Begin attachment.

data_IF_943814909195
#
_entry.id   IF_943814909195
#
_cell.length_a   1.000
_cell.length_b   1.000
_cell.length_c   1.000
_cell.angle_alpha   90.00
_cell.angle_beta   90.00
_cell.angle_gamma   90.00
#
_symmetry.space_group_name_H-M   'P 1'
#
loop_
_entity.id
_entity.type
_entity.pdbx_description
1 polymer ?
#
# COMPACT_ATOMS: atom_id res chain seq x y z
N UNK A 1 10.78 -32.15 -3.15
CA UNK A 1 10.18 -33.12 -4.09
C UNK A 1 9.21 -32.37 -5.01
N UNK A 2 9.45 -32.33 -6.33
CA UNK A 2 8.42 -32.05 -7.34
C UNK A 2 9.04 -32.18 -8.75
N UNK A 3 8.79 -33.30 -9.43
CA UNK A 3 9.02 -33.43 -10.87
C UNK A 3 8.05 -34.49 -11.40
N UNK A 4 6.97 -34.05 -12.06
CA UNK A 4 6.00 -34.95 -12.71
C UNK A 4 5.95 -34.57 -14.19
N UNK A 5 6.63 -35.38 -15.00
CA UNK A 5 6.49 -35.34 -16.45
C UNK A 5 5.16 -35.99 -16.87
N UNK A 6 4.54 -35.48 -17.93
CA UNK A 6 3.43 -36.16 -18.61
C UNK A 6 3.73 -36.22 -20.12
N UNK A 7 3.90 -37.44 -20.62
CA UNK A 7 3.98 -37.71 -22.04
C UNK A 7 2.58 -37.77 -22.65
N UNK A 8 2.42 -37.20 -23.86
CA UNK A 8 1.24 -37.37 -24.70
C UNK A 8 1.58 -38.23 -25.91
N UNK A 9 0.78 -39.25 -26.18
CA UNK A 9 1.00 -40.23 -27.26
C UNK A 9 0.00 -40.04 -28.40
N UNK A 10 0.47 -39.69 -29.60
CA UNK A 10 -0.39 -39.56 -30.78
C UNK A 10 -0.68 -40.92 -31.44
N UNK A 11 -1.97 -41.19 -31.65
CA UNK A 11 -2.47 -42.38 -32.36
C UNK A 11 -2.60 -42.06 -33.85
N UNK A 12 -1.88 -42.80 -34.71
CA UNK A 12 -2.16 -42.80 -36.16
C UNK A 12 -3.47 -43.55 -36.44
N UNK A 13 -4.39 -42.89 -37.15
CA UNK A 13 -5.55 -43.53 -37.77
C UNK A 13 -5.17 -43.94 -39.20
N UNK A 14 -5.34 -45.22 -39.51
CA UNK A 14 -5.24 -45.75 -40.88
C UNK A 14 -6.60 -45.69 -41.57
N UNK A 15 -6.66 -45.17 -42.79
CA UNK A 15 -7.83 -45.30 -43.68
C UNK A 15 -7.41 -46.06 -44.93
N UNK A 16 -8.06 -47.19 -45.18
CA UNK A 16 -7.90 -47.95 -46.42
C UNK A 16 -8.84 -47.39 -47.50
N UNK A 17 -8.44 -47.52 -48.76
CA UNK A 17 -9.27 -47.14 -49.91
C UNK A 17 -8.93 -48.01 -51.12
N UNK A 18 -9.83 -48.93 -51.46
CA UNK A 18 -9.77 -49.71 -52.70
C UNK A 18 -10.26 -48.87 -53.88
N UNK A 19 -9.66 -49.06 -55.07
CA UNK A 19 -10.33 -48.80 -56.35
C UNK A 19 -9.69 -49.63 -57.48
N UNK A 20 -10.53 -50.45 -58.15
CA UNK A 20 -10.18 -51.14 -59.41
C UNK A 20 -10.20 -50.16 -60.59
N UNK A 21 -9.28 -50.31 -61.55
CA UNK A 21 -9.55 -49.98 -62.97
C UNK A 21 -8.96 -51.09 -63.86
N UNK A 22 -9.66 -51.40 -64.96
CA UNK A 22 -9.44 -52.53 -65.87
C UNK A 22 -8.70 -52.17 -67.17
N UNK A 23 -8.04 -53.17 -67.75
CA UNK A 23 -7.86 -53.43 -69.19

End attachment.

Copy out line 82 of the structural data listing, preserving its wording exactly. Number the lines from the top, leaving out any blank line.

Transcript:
CA UNK A 21 -9.55 -49.98 -62.97